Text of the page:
Home » Measuring greenhouse gases in Natural Climate Buffer areas

Measuring greenhouse gases in Natural Climate Buffer areas


Since summer 2020, an extraordinary construction has been set up in the Polder Camphuis fen near the Dutch city of Groningen, in the very northern part of the Netherlands. Researchers of the Wageningen University & Research (WUR) measure greenhouse gas fluxes to calculate how much is captured and how much of that is released into the atmosphere.

In peatlands such as the Polder Camphuis, bog plant residues remain in the soil, creating a peat layer that consists mainly of carbon compounds. Dried peat soils oxidise and release CO2. Rewetting the peatland reduce these emissions and stimulates fen and marshland vegetation: more plants grow and they absorb and capture CO2 from the air. Simultaneously, this rewetting can also cause extra emissions of the strong greenhouse gas methane. It is not yet known how large these effects are and under what circumstances they exactly occur. Eurosite member Natuurmonumenten hopes to discover the answer to this question by taking measurements in cooperation with researchers from WUR.

To be able to carry out all the measurements, but also to relocate the measuring equipment from the Polder Camphuys to the neighbouring marshland reserve the Onlanden and vice versa, a group of selected Natuurmonumenten volunteers is a great support to the researchers, once again highlighting the incredible value of volunteers in nature conservation.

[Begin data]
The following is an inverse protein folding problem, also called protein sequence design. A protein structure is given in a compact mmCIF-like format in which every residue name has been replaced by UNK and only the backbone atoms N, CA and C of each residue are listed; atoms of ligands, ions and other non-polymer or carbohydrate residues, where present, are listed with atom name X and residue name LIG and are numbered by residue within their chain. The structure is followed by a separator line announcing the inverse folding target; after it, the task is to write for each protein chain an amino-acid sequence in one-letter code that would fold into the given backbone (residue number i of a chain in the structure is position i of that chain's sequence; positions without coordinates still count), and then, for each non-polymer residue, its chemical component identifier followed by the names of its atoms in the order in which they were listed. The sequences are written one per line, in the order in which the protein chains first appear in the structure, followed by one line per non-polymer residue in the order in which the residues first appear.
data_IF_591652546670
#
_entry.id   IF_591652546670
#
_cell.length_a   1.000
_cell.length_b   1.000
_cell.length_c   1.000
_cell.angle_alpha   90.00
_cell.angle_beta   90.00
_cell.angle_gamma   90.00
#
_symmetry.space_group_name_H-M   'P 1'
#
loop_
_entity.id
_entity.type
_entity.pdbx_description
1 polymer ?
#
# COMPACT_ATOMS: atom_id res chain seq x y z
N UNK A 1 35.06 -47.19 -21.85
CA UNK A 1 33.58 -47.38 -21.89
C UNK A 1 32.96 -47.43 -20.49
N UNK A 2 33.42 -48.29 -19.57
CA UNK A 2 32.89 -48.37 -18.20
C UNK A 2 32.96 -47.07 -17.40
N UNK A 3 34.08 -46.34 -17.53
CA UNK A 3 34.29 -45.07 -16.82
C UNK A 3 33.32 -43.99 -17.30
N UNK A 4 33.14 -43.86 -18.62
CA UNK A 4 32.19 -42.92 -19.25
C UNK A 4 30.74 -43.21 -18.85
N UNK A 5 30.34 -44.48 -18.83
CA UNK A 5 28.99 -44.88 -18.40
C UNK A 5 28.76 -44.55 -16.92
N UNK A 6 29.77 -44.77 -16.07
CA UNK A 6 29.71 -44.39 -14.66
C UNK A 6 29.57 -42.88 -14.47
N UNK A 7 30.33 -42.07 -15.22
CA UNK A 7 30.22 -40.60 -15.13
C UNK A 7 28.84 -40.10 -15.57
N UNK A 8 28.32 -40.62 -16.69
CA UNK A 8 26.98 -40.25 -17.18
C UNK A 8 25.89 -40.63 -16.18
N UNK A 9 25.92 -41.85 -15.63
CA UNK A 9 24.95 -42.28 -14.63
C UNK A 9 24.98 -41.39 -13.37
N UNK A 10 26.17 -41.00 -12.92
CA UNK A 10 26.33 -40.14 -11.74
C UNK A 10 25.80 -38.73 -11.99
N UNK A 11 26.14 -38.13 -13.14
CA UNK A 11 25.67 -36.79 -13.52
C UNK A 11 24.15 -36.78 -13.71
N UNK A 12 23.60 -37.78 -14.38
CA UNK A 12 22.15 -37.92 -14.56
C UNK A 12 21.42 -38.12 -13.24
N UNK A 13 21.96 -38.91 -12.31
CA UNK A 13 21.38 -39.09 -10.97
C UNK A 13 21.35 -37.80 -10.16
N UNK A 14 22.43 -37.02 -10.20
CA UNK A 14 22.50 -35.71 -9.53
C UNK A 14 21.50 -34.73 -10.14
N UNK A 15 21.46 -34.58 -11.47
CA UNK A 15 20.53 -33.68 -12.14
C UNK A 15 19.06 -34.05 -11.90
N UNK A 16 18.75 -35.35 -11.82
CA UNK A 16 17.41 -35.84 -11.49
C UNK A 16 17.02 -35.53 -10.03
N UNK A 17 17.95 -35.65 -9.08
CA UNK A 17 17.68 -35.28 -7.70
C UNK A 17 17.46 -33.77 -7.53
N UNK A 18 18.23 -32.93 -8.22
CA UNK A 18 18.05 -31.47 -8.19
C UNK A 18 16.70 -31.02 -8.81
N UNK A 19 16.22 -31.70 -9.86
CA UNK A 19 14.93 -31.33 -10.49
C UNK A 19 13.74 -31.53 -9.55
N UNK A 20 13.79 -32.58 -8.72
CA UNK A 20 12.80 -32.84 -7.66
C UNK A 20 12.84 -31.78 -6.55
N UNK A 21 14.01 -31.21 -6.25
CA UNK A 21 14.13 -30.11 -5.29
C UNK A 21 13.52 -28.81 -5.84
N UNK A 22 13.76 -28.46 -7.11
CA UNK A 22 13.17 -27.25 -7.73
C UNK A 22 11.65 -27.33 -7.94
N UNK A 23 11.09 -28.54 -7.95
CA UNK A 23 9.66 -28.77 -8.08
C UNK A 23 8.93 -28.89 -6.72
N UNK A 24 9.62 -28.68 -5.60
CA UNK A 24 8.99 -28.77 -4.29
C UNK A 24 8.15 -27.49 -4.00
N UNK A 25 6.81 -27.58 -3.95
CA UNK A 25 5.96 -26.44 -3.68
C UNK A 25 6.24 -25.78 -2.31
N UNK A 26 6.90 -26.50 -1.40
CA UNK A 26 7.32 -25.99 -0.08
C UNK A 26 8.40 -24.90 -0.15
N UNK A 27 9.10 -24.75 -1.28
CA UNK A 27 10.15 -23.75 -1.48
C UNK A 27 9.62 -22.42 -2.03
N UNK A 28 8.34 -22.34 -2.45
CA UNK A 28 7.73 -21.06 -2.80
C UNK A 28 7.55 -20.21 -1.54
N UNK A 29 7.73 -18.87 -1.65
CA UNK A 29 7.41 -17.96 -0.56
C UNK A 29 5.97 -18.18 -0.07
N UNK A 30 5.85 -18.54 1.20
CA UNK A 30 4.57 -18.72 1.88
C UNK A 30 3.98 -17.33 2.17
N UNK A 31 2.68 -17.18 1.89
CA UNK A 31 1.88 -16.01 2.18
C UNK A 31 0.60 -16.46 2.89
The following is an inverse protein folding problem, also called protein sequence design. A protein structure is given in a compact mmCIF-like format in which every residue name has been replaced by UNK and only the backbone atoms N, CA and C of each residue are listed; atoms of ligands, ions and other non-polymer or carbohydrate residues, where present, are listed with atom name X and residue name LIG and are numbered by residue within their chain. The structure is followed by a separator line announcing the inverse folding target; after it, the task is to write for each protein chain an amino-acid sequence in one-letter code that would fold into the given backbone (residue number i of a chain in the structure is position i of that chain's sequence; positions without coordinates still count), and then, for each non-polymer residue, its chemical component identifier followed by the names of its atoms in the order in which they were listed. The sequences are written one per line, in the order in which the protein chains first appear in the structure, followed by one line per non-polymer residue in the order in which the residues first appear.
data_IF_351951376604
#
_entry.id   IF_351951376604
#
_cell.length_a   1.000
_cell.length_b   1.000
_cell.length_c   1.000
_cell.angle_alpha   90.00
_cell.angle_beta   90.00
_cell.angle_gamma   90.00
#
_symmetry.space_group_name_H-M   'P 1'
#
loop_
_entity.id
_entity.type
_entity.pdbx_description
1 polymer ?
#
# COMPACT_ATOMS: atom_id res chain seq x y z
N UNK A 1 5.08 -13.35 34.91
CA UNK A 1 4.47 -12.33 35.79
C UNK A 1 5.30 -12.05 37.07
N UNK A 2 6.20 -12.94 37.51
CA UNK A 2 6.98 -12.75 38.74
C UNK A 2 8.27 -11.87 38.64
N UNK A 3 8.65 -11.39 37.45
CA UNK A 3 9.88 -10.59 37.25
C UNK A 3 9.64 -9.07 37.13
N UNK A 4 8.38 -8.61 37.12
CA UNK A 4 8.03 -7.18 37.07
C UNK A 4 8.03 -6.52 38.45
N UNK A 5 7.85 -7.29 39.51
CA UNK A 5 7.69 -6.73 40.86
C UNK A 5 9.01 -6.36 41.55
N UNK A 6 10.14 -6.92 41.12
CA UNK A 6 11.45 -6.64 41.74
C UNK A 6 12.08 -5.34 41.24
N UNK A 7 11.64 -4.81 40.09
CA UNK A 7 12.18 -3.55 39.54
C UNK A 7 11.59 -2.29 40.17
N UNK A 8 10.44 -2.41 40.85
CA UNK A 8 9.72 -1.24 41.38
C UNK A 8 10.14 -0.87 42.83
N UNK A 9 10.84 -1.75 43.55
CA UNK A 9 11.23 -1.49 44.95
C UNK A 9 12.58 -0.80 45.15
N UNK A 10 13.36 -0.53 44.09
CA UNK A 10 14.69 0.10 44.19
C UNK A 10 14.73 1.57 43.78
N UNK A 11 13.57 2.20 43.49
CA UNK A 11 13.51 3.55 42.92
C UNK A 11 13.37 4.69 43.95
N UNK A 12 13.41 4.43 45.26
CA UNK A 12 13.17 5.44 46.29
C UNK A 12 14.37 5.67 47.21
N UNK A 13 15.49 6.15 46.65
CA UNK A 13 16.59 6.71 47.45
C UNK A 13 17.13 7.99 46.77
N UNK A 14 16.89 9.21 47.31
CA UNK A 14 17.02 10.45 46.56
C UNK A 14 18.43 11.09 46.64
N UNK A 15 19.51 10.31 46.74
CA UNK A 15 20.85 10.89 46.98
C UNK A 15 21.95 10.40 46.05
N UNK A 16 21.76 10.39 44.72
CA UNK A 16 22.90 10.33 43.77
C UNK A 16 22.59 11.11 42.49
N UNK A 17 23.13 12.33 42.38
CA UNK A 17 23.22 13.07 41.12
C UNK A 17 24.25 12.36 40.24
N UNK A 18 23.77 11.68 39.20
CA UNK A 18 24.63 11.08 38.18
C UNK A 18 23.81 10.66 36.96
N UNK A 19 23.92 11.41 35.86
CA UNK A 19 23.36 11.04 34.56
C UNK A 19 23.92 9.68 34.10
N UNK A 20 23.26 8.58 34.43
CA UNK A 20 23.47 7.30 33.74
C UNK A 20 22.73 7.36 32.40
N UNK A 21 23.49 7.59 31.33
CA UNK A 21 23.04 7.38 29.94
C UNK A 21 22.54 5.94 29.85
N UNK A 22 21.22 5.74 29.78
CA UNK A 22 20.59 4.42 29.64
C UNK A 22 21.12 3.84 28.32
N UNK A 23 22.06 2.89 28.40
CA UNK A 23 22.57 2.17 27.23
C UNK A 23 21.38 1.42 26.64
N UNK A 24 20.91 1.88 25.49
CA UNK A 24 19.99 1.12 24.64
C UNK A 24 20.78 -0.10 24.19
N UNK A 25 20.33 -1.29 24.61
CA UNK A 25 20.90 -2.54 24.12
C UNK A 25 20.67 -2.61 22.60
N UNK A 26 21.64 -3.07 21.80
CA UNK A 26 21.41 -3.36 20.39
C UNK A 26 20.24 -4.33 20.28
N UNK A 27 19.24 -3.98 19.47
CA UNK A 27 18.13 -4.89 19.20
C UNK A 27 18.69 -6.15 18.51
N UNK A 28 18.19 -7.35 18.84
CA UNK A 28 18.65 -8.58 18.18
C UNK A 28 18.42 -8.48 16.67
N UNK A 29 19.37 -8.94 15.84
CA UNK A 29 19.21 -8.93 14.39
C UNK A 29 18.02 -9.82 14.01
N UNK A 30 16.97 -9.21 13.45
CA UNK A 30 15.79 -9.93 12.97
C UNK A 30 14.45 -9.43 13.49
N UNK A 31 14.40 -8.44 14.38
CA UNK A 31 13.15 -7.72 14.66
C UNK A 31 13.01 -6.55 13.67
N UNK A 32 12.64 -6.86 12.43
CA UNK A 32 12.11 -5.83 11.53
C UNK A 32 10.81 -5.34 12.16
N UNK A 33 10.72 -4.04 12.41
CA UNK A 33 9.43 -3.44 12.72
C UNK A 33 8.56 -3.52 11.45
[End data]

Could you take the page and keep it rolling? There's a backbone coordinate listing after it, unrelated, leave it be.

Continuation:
Natuurmonumenten areas
Natuurmonumenten is worried about climate change and its consequences for nature, biodiversity and people. Natural conservation sites such as the Polder Camphuis and Onlanden are Natural Climate Buffers: areas with space for natural processes. As a result, such areas evolve with climate change, adapt to it and can play a vital role in retaining and collecting water (thus preventing the floods or water shortages), tempering heat and reducing carbon dioxide in the atmosphere. These measurements will be continuously carried out over the next three years. Outcomes of the research could result in recommendations for site managers of peatlands and bogs.

The research and restoration of the sites have been made possible, in part, by the Dutch Ministry of Agriculture, Nature and Food Quality in the framework of the policy-supporting research theme on climate-smart forest, nature and wood management.

Photo credit: Wageningen University & Research